Date of Award


Document Type


Degree Name

Doctor of Philosophy (PhD)


Physics and Astronomy

Committee Member

Sean D Brittain, Committee Chair

Committee Member

Máté Ádámkovics

Committee Member

Dieter Hartmann

Committee Member

Joan Marler


One of the most open-ended philosophical questions a person can ask is ``Where did we come from?" This question can be interpreted and approached from a multitude of angles. The work presented here will be investigating this question from the astronomical/physical perspective by studying the astronomical objects that are thought to be the immediate precursors to solar systems like our own. In order to determine how we came to be, we must first learn how our home was created.

My research area focuses on the study of the circumstellar disks around intermediate mass (2 - 8 Mʘ) young stellar objects, known as Herbig Ae/Be stars. These stars have been observed to harbor large disks of gas and dust left over from their parent molecular cloud. It is within these disks where planet formation is believed to be on-going. Our current models of planet formation are unable to fully depict the process of creating planets from the dusty, gaseous disk. Therefore, in order to understand how these disks create the planetary systems we now know to be ubiquitous, we must first improve our understanding of the composition of and physical processes occurring within the circumstellar disk.

Observing the molecular emission originating in the inner 10 au of these circumstellar disks allows us to understand the composition and physical environment where terrestrial planet formation is believed to occur. Molecular emission can provide a wealth of information on the inner disk. Observing multiple rovibrational transitions can give insight on the temperature of the gas. The emission line profile can also provide information on the location of the gas within the disk. The primary molecular species discussed in this research are OH, H2O, and CO. These are the three most abundant molecules present in the circumstellar disk behind H2, but all are more easily studied in the near-infrared wavelength regime.

In this dissertation, I present my findings on HD~101412. This source presented the first direct detection of water vapor emission in the near-infrared. Previous observations of Herbig Ae/Be stars have yielded detections of OH, yet water has been more elusive. Due to the strong far-ultraviolet radiation fields produced by the A and B-type central star, it is believed that most of the water vapor within the disk is photodissociated. This would increase the amount of OH within the upper layers of the disk atmosphere that are irradiated most directly. HD~101412 is also unique in that we observe it nearly edge-on and the gas-to-dust ratio is high compared to other Herbig Ae/Be sources. These factors combine to allow us to observe a larger column of water vapor in the disk which allows the emission to be observable above the continuum.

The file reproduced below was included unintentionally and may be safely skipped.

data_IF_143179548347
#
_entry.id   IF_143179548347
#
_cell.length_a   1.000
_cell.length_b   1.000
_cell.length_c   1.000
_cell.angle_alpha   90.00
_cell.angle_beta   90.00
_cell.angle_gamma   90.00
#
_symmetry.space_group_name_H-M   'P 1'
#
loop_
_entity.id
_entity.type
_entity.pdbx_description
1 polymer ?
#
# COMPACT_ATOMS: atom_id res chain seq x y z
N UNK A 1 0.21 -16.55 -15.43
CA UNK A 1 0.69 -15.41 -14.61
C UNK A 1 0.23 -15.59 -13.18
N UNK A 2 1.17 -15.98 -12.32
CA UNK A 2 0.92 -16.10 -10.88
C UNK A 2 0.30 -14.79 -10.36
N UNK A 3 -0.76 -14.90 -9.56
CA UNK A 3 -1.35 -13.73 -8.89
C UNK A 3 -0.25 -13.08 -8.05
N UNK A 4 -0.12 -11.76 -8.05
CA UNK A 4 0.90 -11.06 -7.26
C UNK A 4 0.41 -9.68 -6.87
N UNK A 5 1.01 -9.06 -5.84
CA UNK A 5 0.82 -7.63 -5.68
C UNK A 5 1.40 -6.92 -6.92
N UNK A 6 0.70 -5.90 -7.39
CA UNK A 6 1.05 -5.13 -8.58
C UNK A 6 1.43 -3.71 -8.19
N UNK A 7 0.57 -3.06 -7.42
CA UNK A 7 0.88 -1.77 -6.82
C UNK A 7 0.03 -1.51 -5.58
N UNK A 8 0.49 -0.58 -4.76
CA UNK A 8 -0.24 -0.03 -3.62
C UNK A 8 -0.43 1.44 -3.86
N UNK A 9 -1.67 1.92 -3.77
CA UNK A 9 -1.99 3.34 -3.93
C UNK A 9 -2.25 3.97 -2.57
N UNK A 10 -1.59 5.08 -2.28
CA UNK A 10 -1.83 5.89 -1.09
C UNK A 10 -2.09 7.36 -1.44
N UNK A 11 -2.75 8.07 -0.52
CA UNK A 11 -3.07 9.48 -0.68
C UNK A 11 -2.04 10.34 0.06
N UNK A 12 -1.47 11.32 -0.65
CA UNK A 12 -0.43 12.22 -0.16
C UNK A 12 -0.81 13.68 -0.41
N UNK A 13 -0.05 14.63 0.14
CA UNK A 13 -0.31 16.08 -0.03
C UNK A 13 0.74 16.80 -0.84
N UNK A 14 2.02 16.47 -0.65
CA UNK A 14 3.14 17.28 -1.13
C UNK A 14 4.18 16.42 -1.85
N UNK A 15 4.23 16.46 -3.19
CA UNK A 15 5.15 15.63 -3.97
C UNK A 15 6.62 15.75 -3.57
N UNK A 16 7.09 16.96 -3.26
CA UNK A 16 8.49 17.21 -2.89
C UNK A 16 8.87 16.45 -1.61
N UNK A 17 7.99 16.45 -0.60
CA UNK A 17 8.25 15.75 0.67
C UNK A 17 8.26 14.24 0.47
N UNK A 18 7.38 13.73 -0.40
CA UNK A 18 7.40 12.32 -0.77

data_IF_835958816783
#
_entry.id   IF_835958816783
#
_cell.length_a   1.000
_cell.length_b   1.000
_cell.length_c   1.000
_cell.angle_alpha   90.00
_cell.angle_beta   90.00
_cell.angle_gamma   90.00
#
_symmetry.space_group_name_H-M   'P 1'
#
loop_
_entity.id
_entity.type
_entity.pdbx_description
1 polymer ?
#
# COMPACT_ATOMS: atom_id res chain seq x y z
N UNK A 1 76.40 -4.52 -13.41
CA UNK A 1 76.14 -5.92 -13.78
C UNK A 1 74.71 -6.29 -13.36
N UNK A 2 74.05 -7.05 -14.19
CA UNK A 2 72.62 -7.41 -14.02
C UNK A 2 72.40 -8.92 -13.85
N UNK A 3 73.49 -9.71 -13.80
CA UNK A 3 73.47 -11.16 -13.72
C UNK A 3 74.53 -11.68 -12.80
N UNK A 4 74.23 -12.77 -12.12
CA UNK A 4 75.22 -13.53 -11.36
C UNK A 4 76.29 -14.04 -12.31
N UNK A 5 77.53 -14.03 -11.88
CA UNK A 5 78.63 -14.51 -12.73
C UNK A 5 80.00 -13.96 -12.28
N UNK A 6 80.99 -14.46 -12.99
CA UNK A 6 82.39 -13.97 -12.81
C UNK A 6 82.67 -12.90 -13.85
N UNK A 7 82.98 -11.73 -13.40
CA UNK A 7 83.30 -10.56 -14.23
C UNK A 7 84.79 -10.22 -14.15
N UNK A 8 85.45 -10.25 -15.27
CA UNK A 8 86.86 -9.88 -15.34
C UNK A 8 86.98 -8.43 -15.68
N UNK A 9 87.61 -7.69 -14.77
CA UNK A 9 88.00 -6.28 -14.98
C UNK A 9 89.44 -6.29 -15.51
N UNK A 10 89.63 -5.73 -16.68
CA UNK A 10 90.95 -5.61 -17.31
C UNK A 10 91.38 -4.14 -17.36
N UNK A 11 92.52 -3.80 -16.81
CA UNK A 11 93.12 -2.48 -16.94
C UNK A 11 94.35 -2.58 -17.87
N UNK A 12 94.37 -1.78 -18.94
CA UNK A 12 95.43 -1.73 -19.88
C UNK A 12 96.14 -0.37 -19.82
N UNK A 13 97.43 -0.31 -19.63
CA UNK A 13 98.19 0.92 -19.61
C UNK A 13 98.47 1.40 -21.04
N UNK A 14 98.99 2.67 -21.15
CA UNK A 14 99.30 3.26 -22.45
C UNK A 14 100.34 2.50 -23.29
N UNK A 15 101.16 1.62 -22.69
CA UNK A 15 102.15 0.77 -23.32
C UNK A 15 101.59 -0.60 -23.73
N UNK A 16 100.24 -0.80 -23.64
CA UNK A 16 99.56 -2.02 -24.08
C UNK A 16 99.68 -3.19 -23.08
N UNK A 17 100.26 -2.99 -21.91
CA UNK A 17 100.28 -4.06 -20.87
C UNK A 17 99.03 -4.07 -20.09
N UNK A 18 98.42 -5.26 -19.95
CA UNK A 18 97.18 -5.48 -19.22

I also observed OH emission in the V380~Ori multiple star system to determine the variability of asymmetrical emission lines previously reported. The observation of multiple OH ν = 1 → 0 rovibrational transitions allow for the gas temperature to be determined. This, coupled with archival CO data, present information that point to a vertical temperature gradient within the V380~Ori circumstellar disk. Both the OH and CO emission line profiles show CO and OH to be co-spatially located, however, the OH gas appears to be hotter, thus higher in the disk atmosphere, than the CO emission. This is consistent with models that show OH should be more abundant in the upper atmosphere due to the irradiation from the far-ultraviolet radiation from the central star. Our observations are unable to reproduce the asymmetry previously reported in the OH emission. High-resolution CO emission also lacks the observed asymmetry. Due to the timescales on which these data were acquired, it can rule out the previously reported asymmetry being caused by an eccentric inner disk due to the presence of a stellar companion located within the molecular emission.

A survey on OH and H2O emission in Herbig Ae/Be disks, expanding on previous studies, is also presented here. Two more detections of water vapor emission are presented, along with five more detections of OH P4.5 (1+,1−). This increases the sample of OH detections in Herbig Ae/Be disks to 15 out of 31 (48.4\%) of sources with observations in the near-infrared. The relative strength of the OH and water emission is compared to different stellar and disk parameters of Herbig Ae/Be and T Tauri sources. This provides insight as to what could be the cause of the lack of water vapor emission observed around Herbig Ae/Be stars.

Finally, a survey of hydrogen recombination emission lines is presented in an effort to understand the physical origins within the Herbig Ae/Be system. Integral field spectroscopy is combined with spectro-astrometry to study the disk-star interface of Herbig Ae/Be stars. Two \ion{H}{I} emission lines are studied (Paβ and Brγ) to determine if they are produced directly by accretion onto the star, or if they originate from more extended regions of the system. Initially attempts are made to remove artifacts in the spectro-astrometric analysis via the use of models. Ultimately, it is concluded that these artifacts are not removed entirely. Later data is acquired such that artifacts can be removed organically via the combination of parallel and anti-parallel observing position angles. The emission lines observed in each observing run can provide some insights based on the overall line profile. Only the spectro-astrometric information from data acquired with parallel and anti-parallel observations can be relied upon to provide information on milliarcsecond scales.



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